Postgraduate study
 

Course overview

The MSc Forensic Science (with Advanced Practice) concentrates on practices, procedures and analytical techniques used within forensic science, and how they are applied in support of the investigation of crime.

This course is accredited by The Chartered Society of Forensic Sciences.On completing this course you will be able to demonstrate an in-depth knowledge of forensic science and how scientific methods are applied to the investigation of crime. You benefit from our links with practitioners and other professional organisations relevant to the field of forensic science. Key members of staff are former forensic scientists or crime scene scientists with considerable operational experience. Expect to carry out analytical and practical work in the University’s on-campus forensic facilities including specialist analytical laboratories, crime scene house laboratory and forensic chemistry and biology laboratories.

This two-year master’s degree with advanced practice enhances your qualification by adding to the one-year master’s programme a vocational or research based internship.

A vocational internship is a great way to gain work experience and give your CV a competitive edge.

A research internship provides you with the opportunity to develop your analytical, team-working, research and academic skills by working alongside a research team in an academic setting.

We guarantee a research internship, but cannot guarantee a vocational internship. We will, however, provide you with practical support and advice on how to find and secure your own vocational internship position should you prefer this type of internship.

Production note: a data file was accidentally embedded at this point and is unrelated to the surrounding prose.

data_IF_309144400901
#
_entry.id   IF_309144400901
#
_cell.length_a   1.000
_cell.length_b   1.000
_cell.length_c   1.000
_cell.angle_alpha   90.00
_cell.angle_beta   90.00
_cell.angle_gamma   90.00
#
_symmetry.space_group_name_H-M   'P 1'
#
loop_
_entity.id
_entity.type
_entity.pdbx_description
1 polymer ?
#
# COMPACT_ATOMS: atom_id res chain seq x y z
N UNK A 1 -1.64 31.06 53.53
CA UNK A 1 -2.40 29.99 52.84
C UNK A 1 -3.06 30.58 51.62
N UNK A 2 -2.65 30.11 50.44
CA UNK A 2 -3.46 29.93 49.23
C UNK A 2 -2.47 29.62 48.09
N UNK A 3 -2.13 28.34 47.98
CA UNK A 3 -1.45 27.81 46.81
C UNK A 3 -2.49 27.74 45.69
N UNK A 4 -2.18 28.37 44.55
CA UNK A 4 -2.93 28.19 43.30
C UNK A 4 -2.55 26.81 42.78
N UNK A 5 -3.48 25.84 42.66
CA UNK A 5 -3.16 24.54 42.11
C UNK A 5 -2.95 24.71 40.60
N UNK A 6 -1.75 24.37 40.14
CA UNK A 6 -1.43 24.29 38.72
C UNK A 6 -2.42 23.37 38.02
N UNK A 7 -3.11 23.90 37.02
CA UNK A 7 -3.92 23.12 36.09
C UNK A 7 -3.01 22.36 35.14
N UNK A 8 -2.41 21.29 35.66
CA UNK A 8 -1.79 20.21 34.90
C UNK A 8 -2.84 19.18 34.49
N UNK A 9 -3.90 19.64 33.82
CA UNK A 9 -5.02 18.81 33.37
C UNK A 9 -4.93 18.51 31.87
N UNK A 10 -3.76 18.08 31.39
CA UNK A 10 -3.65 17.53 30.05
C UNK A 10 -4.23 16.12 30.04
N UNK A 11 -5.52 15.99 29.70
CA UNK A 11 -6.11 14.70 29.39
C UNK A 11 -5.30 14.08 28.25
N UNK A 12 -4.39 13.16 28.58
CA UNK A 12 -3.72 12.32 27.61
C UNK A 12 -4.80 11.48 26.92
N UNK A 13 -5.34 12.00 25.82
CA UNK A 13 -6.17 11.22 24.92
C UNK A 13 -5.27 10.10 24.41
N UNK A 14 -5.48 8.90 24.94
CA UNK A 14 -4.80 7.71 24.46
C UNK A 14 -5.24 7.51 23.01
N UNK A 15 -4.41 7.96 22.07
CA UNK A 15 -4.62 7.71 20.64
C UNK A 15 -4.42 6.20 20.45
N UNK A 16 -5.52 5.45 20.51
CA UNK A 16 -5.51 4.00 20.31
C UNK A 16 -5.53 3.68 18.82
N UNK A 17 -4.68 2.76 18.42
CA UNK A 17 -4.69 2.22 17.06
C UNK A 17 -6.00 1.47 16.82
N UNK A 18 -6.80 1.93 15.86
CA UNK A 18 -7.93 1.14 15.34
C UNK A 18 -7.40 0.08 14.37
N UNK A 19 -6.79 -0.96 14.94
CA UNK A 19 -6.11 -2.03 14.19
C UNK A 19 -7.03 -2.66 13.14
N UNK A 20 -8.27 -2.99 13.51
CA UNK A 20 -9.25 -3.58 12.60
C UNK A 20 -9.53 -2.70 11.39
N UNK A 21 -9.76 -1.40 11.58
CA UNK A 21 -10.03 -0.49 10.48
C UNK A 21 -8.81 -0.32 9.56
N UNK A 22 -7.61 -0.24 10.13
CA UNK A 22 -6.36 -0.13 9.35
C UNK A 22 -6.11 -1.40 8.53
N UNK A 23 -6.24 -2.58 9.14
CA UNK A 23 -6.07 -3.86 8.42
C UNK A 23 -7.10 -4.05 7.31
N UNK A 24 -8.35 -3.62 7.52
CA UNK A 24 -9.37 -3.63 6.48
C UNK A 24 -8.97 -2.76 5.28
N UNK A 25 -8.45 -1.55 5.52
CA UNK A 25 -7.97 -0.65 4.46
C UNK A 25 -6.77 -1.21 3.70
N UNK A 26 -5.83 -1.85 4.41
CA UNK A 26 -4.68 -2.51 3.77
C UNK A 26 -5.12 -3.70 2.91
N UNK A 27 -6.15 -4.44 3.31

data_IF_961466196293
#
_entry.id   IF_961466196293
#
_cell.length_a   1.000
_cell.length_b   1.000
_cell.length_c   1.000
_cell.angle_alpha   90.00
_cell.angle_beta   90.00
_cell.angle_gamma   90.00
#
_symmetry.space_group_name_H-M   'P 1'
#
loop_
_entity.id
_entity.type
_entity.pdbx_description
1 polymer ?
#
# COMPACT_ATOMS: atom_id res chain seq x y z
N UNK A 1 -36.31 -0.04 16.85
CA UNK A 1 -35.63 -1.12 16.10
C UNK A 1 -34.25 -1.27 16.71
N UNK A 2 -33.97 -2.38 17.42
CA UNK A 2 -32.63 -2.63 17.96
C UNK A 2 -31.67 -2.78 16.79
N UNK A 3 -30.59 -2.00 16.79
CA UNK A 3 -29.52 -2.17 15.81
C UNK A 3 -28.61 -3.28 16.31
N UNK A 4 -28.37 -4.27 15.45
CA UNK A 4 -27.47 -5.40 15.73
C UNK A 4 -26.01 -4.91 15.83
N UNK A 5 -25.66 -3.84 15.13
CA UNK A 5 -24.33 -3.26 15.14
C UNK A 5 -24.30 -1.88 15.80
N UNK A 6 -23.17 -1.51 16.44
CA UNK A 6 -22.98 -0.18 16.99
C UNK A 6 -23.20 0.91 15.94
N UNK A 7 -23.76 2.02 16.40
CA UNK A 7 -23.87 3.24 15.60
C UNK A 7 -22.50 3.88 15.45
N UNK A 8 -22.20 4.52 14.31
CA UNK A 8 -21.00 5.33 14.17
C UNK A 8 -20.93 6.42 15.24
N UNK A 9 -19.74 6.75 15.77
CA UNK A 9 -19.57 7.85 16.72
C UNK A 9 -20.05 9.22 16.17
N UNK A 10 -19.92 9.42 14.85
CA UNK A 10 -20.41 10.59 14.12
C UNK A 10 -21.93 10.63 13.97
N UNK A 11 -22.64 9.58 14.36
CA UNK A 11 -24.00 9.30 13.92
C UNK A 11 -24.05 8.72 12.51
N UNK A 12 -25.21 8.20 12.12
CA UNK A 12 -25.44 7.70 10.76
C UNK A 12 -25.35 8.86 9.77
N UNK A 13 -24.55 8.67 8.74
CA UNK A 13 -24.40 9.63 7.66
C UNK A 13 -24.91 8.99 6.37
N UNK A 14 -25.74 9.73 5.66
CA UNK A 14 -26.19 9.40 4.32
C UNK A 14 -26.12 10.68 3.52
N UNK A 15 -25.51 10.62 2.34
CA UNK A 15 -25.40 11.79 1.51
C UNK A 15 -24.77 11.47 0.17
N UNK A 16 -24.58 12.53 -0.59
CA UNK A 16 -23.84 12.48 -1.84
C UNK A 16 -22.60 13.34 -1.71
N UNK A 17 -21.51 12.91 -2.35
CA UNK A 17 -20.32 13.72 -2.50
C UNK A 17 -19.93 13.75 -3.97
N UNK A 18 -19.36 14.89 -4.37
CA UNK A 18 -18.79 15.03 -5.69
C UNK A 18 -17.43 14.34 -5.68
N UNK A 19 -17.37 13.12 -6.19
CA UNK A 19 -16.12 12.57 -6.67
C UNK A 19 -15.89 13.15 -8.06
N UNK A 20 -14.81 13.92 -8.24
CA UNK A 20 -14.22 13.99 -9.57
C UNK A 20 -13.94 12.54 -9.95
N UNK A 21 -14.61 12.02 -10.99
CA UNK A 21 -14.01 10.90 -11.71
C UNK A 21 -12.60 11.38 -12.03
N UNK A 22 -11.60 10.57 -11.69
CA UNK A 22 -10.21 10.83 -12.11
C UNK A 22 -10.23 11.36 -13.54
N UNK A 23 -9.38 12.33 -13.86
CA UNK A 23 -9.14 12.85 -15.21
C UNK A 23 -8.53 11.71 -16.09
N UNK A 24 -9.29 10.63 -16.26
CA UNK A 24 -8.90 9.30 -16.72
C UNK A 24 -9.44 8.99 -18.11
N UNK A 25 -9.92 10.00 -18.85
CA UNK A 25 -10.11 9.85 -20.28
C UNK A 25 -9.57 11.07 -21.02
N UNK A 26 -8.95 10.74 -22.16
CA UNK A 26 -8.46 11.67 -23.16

Watch a short video and hear what Matthew Grima, a former student, says about this course.

Professional accreditation

The Forensic Science Society This course has been accredited and commended by the Chartered Society of Forensic Sciences - the international professional body for forensic science.

 

Course details

For the MSc with advanced practice, you complete 120 credits of taught modules, a 60-credit master’s research project and 60 credits of advanced practice.

Course structure

Core modules

Advanced Analytical Techniques

You get an in-depth knowledge of the theory and principles of a range of analytical techniques used when undertaking detailed analyses of biological and chemical materials. You focus on core techniques using chromatography, mass spectrometry and spectroscopy. You study the selection and application of appropriate analytical techniques, in order to formulate strategies to investigate scientific problems.

You study a series of laboratory sessions supported by lectures and tutorials. You are assessed by two laboratory reports (100%).

Advanced Practice in Science, Engineering and Design

Advanced Practice options

Research Internship: Develop your research and academic skills by undertaking a research internship within the University. Experience working as part of a research team in an academic setting – ideal if you are interested in a career in research or academia.

Vocational Internship: Spend one semester working full-time in industry. We have close links with a variety of local companies who can offer you the chance to develop your knowledge and professional skills in the workplace through an internship. Although we can’t guarantee you an internship, we will provide you with practical support and advice on how to find and secure your own internship position. A vocational internship is a great way to gain work experience and give your CV a competitive edge.

Forensic Biology

You examine, interpret and evaluate complex biological evidence within casework-related scenarios. Types of evidence include hair and fibres, body fluids, blood pattern analysis and DNA. You also consider the use of microbial, anthropological and odonatological evidence in a forensic context.